TALK TO THE DADDY

Hello. Come on in. The daddy writes about current events, literature, music and, once in a while, drops something on you from back in the day to make you pause and ponder, stop and stare, and begin to wonder. Who knows? You may start to pace the floor, shake your head from side to side, then fall down on bended knees in a praying position and cry, "Lawd, have mercy! What is this world coming to?" Check yourself! But this blog is NOT about the daddy. It's about you: your boos, your fam, your hood, your country...our hopes and dreams of a better tomorrow. So let's make a pact: the daddy will put it on the track if you'll chase it down and hit him back. Together, we can definitely take it to another level. Shall we?"

Saturday, August 16, 2008

Blues With a Feeling, Part I

Have you heard a son called "Juke?"

Have you heard a tune called “Blues with a feeling?”

Have you ever heard of a guy named Little Walter?

Maybe. Maybe not, but you’ve heard him. If you've ever heard slide guitarist Hound Dog Taylor sing “I held my baby,” where he sings a blues line then slides high
up on the fretboard of his guitar, making it cry like
a new-born babe, you’ve heard Little Walter. If you’ve ever heard Albert King sing “As the years go passing by,” heard him bend his guitar strings across notes and up to high heavens, making his Lucy soar to the high C's and keeping her there, like Pavarotti at the end of an aria at an opera house in Rome or Aretha Franklin at a Detroit Church on Sunday, you’ve heard Little Walter.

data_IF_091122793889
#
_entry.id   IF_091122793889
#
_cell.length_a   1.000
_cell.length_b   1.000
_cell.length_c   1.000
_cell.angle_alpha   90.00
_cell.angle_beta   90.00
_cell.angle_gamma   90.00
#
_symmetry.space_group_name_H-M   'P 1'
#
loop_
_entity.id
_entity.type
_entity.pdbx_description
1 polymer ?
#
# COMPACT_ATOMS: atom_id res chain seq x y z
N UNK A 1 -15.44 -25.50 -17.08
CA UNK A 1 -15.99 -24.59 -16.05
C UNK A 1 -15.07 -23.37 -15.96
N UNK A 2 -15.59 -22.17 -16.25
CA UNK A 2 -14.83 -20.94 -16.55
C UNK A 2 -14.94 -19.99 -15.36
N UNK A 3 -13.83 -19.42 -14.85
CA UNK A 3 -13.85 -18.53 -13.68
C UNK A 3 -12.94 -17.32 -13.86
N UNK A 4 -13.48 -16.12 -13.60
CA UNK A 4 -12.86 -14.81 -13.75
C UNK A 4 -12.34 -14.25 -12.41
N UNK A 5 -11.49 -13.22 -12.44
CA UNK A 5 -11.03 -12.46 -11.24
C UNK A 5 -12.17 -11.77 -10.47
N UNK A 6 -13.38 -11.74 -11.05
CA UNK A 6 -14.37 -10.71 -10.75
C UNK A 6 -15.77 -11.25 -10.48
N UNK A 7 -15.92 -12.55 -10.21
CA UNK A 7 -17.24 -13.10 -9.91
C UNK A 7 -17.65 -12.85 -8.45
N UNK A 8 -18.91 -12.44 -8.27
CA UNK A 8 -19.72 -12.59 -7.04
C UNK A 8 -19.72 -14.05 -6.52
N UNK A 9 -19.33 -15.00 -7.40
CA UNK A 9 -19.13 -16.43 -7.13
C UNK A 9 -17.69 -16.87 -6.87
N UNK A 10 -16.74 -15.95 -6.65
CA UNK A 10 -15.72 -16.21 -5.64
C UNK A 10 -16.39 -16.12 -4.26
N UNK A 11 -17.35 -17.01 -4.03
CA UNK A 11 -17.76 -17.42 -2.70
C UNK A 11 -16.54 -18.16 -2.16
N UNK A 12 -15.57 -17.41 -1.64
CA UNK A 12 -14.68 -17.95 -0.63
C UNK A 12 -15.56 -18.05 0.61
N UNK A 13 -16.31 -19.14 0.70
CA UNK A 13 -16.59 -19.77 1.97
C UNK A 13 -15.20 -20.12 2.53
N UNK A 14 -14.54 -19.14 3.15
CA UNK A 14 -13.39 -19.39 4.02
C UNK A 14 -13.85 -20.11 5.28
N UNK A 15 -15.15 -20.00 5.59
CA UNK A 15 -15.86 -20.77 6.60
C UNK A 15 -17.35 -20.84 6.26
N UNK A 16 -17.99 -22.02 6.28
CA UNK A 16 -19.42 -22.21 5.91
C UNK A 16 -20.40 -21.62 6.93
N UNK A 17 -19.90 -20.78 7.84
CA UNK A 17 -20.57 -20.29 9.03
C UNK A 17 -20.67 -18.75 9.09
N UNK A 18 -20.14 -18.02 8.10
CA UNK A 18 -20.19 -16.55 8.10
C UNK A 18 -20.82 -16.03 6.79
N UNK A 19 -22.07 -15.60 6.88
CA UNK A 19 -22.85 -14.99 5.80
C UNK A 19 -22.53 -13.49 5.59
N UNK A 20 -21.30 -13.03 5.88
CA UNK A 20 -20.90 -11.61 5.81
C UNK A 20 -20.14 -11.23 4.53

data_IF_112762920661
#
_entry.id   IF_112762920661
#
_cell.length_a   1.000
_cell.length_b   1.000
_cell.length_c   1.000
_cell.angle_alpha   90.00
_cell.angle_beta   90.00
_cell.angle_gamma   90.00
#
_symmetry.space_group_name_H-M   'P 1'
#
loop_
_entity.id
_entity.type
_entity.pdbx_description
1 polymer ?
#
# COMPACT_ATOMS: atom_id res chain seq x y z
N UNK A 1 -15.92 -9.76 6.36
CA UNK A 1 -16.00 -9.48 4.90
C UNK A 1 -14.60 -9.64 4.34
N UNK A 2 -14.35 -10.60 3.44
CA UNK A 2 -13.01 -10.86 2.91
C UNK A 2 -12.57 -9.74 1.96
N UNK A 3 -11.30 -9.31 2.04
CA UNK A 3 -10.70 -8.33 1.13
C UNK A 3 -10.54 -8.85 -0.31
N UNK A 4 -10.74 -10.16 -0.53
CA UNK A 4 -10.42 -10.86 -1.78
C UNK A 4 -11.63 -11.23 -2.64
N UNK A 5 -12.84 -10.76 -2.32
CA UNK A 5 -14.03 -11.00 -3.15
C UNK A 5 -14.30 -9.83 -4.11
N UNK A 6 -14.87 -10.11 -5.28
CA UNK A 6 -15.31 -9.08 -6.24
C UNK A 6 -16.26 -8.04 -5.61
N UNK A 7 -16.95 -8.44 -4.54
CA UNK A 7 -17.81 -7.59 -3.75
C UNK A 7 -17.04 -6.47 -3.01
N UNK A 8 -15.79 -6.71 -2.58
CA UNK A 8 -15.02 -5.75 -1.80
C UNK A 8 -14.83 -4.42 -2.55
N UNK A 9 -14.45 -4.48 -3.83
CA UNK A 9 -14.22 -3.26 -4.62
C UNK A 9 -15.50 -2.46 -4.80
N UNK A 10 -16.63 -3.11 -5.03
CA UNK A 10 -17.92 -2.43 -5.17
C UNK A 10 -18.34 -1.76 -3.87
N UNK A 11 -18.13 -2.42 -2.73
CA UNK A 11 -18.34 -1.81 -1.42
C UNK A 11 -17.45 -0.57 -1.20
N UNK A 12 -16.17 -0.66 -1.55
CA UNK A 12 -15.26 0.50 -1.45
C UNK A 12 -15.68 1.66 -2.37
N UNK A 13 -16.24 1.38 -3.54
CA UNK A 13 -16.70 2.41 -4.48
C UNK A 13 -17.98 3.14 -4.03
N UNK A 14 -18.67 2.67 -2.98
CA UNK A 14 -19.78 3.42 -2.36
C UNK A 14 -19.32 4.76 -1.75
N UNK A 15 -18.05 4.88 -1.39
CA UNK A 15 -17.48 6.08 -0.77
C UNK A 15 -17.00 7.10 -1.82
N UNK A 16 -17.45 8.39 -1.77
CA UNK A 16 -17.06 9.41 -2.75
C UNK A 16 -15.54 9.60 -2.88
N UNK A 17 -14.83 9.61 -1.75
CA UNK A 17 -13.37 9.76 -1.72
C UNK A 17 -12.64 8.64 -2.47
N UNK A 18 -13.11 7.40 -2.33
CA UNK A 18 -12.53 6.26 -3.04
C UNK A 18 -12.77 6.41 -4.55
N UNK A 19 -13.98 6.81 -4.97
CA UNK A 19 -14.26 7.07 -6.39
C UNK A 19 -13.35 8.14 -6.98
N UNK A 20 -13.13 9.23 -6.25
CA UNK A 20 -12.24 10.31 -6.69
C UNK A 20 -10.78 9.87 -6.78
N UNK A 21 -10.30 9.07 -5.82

You see, Walter
electrified the harmonica, transforming it from a back-up instrument to a solo voice, making it moan low or soar high into the stratosphere, like the greatest of instruments, making sounds the harmonica never made before. Walter identified in words and sounds what many African Americans knew but couldn't quite bring themselves to say: they had them "blues with a feeling" and those blues followed them every night and every day.

Innovation

Harmonica player/guitarist, singer/songwriter Little Walter was born Marion Walter Jacobs in Marksville, Louisiana on May 1, 1930 and was raised in rural Alexandria, Louisiana. At the tender age of 12, he quit school, left rural Louisiana and traveled to highly black-populated cities like New Orleans, Memphis, Helena (that’s in Arkansa), and St. Louis to hear and play the blues. He honed his skills by playing with the great Sonny Boy Williamson I, guitarists Bill Broonzy and Honey Boy Edwards, among others.

Like many bluesmen, Little Walter made it to Chicago (in the mid-forties) and soon garnered attention for his already great skills on the harmonica. However, Walter noticed that he was being drowned out by electric guitars in the Chess music studio and blues bars around Chicago. Frustrated, he adopted a simple but hereto unknown technique of cupping a small microphone into his hands with his harmonia. Then he plugged the microphone into a guitar or public address amplifier. In this way, he could compete with the electric guitars in the Chess studio and in the black clubs around South side and West side Chicago. But Walter did more.

Creation